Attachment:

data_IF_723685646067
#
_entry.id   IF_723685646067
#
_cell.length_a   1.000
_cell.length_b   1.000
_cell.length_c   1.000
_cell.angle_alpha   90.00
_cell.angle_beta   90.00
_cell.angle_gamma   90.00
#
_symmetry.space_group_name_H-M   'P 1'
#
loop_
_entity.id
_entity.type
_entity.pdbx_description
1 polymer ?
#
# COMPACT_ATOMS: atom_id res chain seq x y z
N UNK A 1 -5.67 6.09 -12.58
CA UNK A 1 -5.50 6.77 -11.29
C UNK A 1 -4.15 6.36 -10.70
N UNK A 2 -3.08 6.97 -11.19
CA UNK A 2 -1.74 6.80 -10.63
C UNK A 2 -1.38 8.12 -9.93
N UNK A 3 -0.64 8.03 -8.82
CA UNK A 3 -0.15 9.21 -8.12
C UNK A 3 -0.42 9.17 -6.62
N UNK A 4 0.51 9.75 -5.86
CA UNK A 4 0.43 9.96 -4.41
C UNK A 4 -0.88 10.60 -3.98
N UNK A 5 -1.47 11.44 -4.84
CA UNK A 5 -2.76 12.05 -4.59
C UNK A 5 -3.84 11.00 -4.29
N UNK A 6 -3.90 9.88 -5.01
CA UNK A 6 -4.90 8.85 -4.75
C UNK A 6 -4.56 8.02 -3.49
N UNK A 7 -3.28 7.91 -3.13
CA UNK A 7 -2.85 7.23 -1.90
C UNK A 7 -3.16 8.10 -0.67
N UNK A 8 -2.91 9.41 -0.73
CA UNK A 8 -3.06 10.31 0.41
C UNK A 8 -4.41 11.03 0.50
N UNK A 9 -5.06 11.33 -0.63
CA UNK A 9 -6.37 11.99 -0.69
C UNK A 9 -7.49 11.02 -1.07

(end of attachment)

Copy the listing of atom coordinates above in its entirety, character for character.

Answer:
data_IF_723685646067
#
_entry.id   IF_723685646067
#
_cell.length_a   1.000
_cell.length_b   1.000
_cell.length_c   1.000
_cell.angle_alpha   90.00
_cell.angle_beta   90.00
_cell.angle_gamma   90.00
#
_symmetry.space_group_name_H-M   'P 1'
#
loop_
_entity.id
_entity.type
_entity.pdbx_description
1 polymer ?
#
# COMPACT_ATOMS: atom_id res chain seq x y z
N UNK A 1 -5.67 6.09 -12.58
CA UNK A 1 -5.50 6.77 -11.29
C UNK A 1 -4.15 6.36 -10.70
N UNK A 2 -3.08 6.97 -11.19
CA UNK A 2 -1.74 6.80 -10.63
C UNK A 2 -1.38 8.12 -9.93
N UNK A 3 -0.64 8.03 -8.82
CA UNK A 3 -0.15 9.21 -8.12
C UNK A 3 -0.42 9.17 -6.62
N UNK A 4 0.51 9.75 -5.86
CA UNK A 4 0.43 9.96 -4.41
C UNK A 4 -0.88 10.60 -3.98
N UNK A 5 -1.47 11.44 -4.84
CA UNK A 5 -2.76 12.05 -4.59
C UNK A 5 -3.84 11.00 -4.29
N UNK A 6 -3.90 9.88 -5.01
CA UNK A 6 -4.90 8.85 -4.75
C UNK A 6 -4.56 8.02 -3.49
N UNK A 7 -3.28 7.91 -3.13
CA UNK A 7 -2.85 7.23 -1.90
C UNK A 7 -3.16 8.10 -0.67
N UNK A 8 -2.91 9.41 -0.73
CA UNK A 8 -3.06 10.31 0.41
C UNK A 8 -4.41 11.03 0.50
N UNK A 9 -5.06 11.33 -0.63
CA UNK A 9 -6.37 11.99 -0.69
C UNK A 9 -7.49 11.02 -1.07